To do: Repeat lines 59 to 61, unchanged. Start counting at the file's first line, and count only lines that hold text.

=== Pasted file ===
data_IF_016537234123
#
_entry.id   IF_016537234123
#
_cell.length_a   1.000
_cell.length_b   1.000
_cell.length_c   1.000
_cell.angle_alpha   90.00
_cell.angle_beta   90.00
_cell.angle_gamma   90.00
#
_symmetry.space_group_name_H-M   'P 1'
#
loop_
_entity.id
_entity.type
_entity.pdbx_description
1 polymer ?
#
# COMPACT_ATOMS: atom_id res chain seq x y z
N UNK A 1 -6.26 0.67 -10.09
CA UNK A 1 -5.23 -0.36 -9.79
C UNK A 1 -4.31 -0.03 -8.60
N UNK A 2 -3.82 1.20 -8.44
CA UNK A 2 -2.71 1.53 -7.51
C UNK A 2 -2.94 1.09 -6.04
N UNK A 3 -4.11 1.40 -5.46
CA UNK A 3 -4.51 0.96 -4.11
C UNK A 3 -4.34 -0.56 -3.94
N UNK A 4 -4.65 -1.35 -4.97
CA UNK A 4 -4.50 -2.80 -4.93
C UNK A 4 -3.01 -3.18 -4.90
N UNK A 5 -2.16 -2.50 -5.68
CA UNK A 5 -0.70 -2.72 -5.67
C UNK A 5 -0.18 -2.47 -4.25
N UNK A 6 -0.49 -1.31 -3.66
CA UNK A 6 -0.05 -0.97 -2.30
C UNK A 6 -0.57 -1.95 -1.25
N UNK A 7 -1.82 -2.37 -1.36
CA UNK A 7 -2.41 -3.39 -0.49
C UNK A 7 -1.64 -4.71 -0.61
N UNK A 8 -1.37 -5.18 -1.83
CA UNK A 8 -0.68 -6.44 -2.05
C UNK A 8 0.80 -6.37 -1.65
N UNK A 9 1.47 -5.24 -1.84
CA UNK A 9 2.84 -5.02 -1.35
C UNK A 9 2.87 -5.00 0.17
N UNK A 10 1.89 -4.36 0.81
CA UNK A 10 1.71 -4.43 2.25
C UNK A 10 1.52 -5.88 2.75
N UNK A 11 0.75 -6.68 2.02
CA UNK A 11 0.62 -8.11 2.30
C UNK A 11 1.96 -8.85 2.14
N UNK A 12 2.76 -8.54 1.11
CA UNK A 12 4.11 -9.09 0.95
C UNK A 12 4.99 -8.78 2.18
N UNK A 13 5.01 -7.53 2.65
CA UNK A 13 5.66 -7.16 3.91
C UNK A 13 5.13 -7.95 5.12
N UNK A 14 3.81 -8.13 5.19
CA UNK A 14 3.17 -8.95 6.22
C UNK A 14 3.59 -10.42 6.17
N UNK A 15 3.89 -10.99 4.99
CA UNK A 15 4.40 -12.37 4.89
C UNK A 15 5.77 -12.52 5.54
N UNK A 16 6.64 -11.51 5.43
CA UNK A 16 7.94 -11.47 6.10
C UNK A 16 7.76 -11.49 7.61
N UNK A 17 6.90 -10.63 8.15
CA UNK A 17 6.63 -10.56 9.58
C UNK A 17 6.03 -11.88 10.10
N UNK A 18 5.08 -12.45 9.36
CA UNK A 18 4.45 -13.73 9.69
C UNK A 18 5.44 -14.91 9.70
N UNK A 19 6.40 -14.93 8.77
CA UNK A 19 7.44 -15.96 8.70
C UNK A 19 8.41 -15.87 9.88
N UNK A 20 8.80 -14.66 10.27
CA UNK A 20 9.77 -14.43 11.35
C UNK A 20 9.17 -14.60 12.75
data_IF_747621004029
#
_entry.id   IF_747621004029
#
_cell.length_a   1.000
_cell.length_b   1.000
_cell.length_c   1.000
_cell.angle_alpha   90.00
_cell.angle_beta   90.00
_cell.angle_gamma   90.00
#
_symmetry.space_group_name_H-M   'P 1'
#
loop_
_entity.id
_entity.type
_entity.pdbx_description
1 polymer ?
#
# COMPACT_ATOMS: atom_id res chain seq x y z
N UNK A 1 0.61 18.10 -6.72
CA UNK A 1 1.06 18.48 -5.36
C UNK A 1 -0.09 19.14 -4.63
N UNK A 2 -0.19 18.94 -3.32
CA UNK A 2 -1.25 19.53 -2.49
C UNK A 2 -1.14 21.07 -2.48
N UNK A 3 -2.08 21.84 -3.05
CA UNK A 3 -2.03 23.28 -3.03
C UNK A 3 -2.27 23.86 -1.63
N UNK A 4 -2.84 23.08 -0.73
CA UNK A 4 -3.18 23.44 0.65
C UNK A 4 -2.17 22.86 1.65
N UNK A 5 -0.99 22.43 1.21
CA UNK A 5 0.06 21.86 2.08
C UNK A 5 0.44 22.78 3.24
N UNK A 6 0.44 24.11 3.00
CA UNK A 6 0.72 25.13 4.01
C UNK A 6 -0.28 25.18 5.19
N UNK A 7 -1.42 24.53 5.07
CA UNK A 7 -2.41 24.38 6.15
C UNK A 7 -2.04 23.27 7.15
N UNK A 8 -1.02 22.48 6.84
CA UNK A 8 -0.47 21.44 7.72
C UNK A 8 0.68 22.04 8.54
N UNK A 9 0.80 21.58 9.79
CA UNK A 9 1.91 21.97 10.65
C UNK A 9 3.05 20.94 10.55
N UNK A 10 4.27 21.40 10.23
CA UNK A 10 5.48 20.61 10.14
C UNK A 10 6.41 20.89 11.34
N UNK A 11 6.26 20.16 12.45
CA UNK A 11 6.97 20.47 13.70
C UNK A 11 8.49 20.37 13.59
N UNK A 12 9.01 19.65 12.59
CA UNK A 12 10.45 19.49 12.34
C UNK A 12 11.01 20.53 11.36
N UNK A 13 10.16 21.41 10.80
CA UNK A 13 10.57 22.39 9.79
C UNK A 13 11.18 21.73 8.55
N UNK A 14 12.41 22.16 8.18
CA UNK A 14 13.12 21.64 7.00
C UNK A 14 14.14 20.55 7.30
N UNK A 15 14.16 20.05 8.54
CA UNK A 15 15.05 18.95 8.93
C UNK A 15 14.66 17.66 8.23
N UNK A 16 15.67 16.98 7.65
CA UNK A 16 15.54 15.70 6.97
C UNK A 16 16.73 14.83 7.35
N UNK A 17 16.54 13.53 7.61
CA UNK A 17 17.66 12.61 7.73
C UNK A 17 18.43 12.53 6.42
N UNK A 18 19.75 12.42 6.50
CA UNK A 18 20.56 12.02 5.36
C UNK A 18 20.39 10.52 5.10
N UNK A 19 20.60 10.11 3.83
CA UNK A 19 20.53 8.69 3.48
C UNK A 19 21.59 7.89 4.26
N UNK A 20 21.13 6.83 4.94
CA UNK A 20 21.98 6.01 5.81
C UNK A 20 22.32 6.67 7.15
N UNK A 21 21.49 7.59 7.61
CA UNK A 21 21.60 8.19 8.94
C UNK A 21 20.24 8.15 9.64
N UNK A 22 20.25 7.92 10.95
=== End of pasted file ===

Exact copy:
C UNK A 13 5.13 -7.95 5.12
N UNK A 14 3.81 -8.13 5.19
CA UNK A 14 3.17 -8.95 6.22